SciTech Briefs

Flower fragrance genes isolated

The past 50 years have seen flower breeders selectively cultivating only those flowers that are large and considered pretty, in an effort to improve quality. While they succeeded in this goal, these “better” flowers lost much of their scent because they lost the appropriate fragrance genes. Scientists at the University of Florida have found these missing genes and believe that they will be able to do more than just restore scent to flowers; they will be able to change their scent at will.

The researchers were studying the genome of petunias when they noticed that a certain block of 12 or 13 genes was missing. After re-inserting the genes one at a time to figure out their function, the scientists found that they regulated the release of chemicals that give petunias their scent. They hope that this discovery will extend to other flowers and fruits and bring about major improvements in their taste and smell.

Source: Discovery News

Companies profit from censorship

As some countries continue to restrict access to the Internet, more and more people are finding ways around these restrictions so they can access the sites they want to. Companies that sell products allowing them to do this are seeing significant growth. Virtual Private Networks (VPNs) are one of the most effective ways to avoid restrictions by allowing users to access the Internet through servers in other countries while preventing their own country’s censors from tracking them.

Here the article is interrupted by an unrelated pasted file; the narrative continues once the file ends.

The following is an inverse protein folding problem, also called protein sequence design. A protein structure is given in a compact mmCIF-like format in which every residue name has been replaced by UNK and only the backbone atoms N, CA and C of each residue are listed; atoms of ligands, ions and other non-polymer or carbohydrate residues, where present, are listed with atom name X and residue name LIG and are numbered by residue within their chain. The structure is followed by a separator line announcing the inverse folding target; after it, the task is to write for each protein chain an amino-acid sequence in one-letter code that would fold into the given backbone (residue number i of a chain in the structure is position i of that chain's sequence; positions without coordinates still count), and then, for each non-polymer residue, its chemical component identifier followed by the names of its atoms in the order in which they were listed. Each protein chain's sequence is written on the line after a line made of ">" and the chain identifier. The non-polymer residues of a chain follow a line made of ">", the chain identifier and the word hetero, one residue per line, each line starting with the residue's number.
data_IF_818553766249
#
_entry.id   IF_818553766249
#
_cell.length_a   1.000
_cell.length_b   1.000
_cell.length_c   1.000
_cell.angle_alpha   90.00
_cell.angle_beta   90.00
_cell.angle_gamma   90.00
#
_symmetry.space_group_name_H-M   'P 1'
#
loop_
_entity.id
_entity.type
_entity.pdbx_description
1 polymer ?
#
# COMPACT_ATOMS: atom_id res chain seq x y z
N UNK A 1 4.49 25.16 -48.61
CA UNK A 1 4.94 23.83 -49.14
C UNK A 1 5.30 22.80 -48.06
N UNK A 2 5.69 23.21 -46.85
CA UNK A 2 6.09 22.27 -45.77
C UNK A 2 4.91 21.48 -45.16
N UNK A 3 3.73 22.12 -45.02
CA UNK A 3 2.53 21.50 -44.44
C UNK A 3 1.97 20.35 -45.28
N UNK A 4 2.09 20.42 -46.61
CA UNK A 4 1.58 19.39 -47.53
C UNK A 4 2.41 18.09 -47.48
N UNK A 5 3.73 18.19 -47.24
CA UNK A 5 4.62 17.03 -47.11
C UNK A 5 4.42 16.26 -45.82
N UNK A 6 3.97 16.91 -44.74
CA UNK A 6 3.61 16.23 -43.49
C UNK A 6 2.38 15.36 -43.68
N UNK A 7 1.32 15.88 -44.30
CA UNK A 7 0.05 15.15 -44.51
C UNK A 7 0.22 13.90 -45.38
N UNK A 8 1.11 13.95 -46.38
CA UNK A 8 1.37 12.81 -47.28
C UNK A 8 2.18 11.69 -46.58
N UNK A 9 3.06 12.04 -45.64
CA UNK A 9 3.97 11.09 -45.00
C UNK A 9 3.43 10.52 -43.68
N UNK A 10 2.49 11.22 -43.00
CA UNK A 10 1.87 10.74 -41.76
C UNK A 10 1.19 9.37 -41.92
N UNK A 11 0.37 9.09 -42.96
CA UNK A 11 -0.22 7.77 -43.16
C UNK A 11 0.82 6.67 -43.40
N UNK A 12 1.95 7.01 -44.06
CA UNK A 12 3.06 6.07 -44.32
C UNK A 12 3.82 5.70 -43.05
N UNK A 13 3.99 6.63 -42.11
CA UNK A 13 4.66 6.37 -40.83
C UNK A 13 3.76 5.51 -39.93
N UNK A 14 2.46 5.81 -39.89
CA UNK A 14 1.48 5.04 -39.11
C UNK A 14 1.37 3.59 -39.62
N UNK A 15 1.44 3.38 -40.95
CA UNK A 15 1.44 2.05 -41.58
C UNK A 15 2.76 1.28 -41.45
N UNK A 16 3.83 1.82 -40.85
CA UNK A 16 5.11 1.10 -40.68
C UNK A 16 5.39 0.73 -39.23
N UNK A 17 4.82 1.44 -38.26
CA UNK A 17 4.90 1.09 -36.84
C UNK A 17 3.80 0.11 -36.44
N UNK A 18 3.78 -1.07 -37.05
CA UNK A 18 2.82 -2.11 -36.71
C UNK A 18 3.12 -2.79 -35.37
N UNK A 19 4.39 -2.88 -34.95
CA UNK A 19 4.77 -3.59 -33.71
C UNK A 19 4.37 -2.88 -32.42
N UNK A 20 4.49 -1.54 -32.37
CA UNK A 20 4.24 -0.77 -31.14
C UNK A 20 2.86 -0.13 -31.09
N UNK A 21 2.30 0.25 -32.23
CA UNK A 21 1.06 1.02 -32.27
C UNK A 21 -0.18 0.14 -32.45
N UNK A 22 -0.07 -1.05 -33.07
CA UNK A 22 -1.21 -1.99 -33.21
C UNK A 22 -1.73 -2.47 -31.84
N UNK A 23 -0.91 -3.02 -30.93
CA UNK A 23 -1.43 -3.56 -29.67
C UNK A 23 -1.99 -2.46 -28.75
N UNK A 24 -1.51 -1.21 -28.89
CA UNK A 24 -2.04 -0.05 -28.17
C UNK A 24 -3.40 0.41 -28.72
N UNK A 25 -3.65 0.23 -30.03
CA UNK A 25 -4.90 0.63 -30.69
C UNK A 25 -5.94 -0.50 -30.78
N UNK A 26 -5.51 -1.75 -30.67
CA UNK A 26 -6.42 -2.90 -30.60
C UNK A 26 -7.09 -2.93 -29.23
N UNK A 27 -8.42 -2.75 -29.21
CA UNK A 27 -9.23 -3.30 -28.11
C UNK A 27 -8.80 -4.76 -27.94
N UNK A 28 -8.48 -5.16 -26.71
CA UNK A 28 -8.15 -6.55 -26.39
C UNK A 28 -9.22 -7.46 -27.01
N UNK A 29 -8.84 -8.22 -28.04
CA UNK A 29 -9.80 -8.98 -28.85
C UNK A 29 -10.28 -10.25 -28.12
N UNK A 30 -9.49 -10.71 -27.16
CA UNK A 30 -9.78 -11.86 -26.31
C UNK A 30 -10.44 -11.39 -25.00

Companies such as AnchorFree provide free help in finding a way through firewalls. Others, such as the creators of the application Puff, provide a free basic program, or one with more features for a fee. Over the last year, AnchorFree has seen 500 percent growth. While providing and selling such methods is often illegal in the countries where they are used, most of the sellers live in other countries and are thus immune from prosecution.

Source: CNN

Malaria may have killed Tutankhamen

A study on Tuesday reported that radiation and genetic testing of several Egyptian mummies, including that of King Tutankhamen, has revealed new information about a segment of the ancient Egyptian royal family. Most notably, researchers have found that Tutankhamen, the well-known boy king, is likely to have died of a particularly virulent and harmful strain of malaria called malaria tropica. This marks the oldest confirmed case of malaria ever discovered.

The study also notes that he suffered from a disorder of the bones that may have caused a fracture that he is seen to have, and a condition where blood supply is decreased to tissues in the body, weakening them. The genetic testing reveals the relationships between five generations of pharaohs and their immediate families, many of which had previously been based upon speculation alone.

Source: The New York Times